Rock Art & the WEB

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Lascaux cave

TRACCE no. 2 – by Andrea Arcà

If we imagine any HOST of the web as a directory and every URL as a file of a unique computer, we can immediately realise that we are working with the biggest data “store” ever created by man. The electronic memory grows day by day, HTML by HTML, JPG by JPG. If Rock Art plays a good role in the web, it’s sure that the web could play the best role for Rock Art.

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Rune stones

Rune stones

The problem is one, and perhaps the most significant: Rock Art researchers need to exchange data (texts) and images (pictures andtracings). Books are the best tool, the most scientific and accurate, but sometimes hard to find, to reach, even to know. Why not ask the web to play this role of world-wide overview
being able by its nature to link many different situations, to trace the way to reach a complete bibliography or to show a short summary of a site like a visual fieldtrip?

It's time to propose to all Rock Art researchers and organisations the finding of a place in the web, creating a specific URL for each Rock Art site and/or culture.

It’s not a problem of standardisation: research is different from area to area. In fact I can (obviously) propose for each relevant site:

  • an archaeological presentation of periods and cultures;
  • a scientific report about recording methods;
  • a good choice of pictures and tracings, to show main typologies and kinds of painted or engraved figures;
  • it will be useful to know if there are some preservation problems and how they are or they could be resolved (park, museum, guided field-trip, closed area);
  • we can add a specific bibliography,
  • and, if possible, an open space for questions and suggestions, like a “guestbook”.

Some problems are coming out regarding site localisation. Recently maps have been included in a very well done WEB page of North California Rock Art. There is no danger in the specific situation: but in general it’s better to avoid detailed descriptions of localisation if the site is not protected or not included in a park or in a managed area.

I recently reached 180 Rock Art (virtual) sites on the web. I found a great assortment,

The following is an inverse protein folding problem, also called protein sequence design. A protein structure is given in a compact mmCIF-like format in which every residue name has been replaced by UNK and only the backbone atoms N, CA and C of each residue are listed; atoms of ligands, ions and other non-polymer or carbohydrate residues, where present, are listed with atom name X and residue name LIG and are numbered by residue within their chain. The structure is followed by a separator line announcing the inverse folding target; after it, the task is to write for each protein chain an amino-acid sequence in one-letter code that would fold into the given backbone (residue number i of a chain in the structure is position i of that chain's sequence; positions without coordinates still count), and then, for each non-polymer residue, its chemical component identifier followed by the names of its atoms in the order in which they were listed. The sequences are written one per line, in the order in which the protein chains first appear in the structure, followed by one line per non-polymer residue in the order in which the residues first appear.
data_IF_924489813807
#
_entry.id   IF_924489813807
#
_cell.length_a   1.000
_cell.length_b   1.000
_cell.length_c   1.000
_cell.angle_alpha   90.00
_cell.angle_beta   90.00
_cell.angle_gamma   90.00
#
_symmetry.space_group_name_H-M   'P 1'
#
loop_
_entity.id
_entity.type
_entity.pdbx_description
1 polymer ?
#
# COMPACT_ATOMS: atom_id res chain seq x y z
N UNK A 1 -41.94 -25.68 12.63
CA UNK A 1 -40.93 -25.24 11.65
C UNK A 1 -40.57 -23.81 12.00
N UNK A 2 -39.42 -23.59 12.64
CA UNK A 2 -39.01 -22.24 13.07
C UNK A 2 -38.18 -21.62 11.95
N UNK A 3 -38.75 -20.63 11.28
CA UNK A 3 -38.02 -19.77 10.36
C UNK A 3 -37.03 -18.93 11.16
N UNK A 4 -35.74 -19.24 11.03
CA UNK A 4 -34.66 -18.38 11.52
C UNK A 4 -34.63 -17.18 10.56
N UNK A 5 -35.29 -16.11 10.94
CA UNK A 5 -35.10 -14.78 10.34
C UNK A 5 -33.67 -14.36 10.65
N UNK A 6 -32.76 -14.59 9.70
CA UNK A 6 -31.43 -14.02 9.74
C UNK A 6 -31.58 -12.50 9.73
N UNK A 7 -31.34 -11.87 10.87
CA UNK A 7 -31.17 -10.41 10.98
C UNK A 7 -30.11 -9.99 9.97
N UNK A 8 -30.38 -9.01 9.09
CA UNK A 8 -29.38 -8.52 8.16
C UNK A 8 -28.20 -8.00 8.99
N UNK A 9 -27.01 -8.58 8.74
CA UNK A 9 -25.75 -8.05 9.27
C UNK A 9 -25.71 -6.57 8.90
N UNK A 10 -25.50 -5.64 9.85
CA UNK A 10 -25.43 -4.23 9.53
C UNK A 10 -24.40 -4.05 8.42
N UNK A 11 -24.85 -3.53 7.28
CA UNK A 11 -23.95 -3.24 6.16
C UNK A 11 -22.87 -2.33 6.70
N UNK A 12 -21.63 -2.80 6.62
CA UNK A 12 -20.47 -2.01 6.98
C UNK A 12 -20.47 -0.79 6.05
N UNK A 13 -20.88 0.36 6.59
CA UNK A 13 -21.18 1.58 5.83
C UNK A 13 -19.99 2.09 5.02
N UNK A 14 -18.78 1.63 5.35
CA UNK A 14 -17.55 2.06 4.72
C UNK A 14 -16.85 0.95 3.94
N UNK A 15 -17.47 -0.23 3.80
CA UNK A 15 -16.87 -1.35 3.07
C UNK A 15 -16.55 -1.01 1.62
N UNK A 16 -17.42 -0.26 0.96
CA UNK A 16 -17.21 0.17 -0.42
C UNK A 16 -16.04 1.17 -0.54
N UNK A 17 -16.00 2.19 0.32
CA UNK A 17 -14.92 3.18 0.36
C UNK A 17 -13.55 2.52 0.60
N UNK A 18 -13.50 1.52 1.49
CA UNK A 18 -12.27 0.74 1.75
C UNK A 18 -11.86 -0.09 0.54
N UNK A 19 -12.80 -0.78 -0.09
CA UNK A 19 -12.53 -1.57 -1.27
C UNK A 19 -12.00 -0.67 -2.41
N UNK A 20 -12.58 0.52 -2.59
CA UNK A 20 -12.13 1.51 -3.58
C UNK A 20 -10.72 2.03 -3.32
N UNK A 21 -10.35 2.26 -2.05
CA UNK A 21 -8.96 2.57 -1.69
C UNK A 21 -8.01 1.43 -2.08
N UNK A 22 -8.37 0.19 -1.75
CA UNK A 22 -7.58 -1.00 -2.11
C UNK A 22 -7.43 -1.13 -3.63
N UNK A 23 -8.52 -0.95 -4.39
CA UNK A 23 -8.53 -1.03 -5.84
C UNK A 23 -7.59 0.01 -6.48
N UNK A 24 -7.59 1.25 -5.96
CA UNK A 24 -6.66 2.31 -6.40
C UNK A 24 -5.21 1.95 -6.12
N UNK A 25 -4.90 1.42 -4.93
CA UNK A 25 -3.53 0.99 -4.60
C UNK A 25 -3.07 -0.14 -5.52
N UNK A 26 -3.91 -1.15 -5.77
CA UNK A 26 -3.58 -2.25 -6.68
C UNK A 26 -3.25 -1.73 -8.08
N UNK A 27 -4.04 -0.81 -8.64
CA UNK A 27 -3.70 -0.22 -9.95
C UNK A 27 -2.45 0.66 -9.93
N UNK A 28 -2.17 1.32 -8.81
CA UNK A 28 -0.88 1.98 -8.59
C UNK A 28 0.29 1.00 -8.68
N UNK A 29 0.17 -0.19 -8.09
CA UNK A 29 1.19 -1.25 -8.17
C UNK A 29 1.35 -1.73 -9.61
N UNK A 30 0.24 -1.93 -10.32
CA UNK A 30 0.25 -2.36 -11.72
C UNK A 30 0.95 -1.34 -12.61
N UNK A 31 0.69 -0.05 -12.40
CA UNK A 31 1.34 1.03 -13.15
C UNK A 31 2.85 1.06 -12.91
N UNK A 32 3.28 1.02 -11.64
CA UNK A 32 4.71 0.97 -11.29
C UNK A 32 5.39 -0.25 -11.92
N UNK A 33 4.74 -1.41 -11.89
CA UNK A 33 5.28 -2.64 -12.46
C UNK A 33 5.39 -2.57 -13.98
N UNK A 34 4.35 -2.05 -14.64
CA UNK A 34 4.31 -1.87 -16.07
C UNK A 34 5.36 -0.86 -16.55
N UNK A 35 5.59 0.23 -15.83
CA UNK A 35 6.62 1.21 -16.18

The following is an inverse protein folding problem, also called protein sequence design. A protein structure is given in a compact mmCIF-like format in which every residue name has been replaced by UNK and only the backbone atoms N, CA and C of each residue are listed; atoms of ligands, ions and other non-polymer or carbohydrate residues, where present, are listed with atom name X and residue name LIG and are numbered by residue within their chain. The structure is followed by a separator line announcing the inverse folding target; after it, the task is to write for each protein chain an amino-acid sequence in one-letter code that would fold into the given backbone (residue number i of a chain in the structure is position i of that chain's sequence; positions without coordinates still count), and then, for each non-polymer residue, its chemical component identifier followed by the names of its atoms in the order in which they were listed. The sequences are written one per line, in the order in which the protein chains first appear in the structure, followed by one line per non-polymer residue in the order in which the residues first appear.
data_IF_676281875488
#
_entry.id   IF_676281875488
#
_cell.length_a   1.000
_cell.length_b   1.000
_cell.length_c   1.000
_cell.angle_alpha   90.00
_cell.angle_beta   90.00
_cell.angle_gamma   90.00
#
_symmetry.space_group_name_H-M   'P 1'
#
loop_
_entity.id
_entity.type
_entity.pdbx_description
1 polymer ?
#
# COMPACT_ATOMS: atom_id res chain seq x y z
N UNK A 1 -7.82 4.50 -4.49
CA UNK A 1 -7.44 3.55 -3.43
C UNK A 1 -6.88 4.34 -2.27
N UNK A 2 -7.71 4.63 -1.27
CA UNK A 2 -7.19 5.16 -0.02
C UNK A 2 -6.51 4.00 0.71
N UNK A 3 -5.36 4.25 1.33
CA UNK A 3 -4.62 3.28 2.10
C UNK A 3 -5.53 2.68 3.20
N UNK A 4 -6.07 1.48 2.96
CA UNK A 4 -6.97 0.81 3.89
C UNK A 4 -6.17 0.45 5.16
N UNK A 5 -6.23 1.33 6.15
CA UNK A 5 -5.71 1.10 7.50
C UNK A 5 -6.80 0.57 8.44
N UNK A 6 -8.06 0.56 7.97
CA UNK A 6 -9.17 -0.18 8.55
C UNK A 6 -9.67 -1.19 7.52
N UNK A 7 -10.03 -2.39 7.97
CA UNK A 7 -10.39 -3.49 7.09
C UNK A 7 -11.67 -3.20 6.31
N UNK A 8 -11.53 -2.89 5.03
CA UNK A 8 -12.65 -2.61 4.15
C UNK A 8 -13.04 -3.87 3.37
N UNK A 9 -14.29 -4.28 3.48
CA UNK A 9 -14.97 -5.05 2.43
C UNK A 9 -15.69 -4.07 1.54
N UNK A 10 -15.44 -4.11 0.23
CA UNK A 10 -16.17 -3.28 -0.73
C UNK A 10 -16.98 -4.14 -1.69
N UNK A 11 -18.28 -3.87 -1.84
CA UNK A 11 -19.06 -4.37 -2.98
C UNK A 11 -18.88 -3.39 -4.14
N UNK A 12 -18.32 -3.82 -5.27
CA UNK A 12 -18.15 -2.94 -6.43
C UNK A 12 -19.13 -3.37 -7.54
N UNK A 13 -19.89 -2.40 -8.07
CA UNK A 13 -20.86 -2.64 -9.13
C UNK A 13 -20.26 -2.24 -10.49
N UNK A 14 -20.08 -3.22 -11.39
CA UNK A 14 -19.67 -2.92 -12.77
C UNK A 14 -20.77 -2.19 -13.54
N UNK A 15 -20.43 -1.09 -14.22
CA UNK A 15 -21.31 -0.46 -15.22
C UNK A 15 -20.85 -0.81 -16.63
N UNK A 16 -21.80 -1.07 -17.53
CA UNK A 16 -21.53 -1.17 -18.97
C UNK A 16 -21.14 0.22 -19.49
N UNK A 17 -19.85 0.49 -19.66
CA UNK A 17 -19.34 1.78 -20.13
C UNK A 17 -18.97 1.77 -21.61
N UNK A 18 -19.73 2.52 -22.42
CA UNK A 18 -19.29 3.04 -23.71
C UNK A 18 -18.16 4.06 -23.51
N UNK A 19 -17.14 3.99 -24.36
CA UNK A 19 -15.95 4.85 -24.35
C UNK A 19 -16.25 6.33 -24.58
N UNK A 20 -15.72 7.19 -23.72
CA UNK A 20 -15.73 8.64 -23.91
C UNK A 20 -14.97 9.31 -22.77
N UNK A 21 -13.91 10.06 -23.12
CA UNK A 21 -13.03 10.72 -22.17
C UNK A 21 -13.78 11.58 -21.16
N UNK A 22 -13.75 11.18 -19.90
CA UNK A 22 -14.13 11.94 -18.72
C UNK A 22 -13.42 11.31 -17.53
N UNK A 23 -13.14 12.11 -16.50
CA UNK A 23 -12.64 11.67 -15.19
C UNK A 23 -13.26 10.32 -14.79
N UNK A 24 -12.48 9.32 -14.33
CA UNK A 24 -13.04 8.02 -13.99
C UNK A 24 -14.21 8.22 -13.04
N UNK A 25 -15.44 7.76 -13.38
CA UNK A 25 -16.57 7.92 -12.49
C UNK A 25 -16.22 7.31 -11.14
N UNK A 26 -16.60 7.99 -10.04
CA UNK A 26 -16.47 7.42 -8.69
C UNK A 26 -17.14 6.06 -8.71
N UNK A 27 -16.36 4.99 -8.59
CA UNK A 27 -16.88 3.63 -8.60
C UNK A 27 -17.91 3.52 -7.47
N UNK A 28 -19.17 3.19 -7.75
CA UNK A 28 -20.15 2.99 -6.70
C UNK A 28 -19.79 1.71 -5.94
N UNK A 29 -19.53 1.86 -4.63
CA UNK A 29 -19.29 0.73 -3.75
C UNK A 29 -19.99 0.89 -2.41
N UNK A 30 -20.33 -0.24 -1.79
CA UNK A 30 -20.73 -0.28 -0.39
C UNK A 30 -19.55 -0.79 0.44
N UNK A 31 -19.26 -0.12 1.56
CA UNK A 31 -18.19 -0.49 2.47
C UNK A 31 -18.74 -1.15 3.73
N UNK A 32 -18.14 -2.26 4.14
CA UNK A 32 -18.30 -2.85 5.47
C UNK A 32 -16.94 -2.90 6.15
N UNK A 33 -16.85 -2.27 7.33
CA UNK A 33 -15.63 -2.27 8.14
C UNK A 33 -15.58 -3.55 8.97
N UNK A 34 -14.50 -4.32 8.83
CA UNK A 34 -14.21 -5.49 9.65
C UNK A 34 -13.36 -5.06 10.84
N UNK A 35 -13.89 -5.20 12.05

from a picture without any explanation to a complete exhibition of a site. I can briefly refer to some of them (see also Rock Art links by Bob Edberg).

Lascaux cave

Lascaux cave

At Lascaux cave we have an excellent presentation, with archaeological text and pictures of many painted panels. We would need perhaps more information about the problems which caused the building of a perfect duplicate in these last years (Lascaux 2). We can find a fascinating choice of images about Knowth tumulus (Ireland, Neolithic), unfortunately without text. If you are looking for a good pattern for your Rock Art web page you must reach Uppland rune stones in Sweden. The touristic management of the Sanilac Petroglyphs, Bad Axe, is very attractive, with interpretive program and nature trail hike. You can have the best visual idea of what is an engraved rock at Owens Valley California site, by Frank Lyon Cox. A B/W enhanced photo of the engraved surface is accompanied by a panoramic view.

The Rock Art Foundation site is waiting for your visit: here you find exhaustive texts, a spectacular choice of images, and also a newsletter page. If you are looking for a reliable archaeological exposition reach the Petroglyphs of Fujairah page, by Grégoire De Ceuninck: iconography and interpretation. A curiosity: you can hear (Real Audio needed) or read a good report about the Chauvet cave discovering. (an Earth and Sky program). On the other hand it’s impossible to find something about Rock Art of the Sahara or of Africa.

In Europe we have only 1 picture of Altamira, nothing about Mt. Bego, and even in Australia it’s not easy to find a completely described site.

The web is growing, now and tomorrow, like each hard disk of our computers. There is the space to upload if not a huge Rock-Art graphic database (but the web IS by its nature a huge database…), at least a choice of the most interesting materials.

I hope that it will be possible to open a debate in this sense!

Andrea Arcà
Cooperativa Archeologica Le Orme dell’Uomo – piazzale Donatori di Sangue 1- 25040
CERVENO (Bs), Italy tel. 39-364-433983 – fax 39-364-434351

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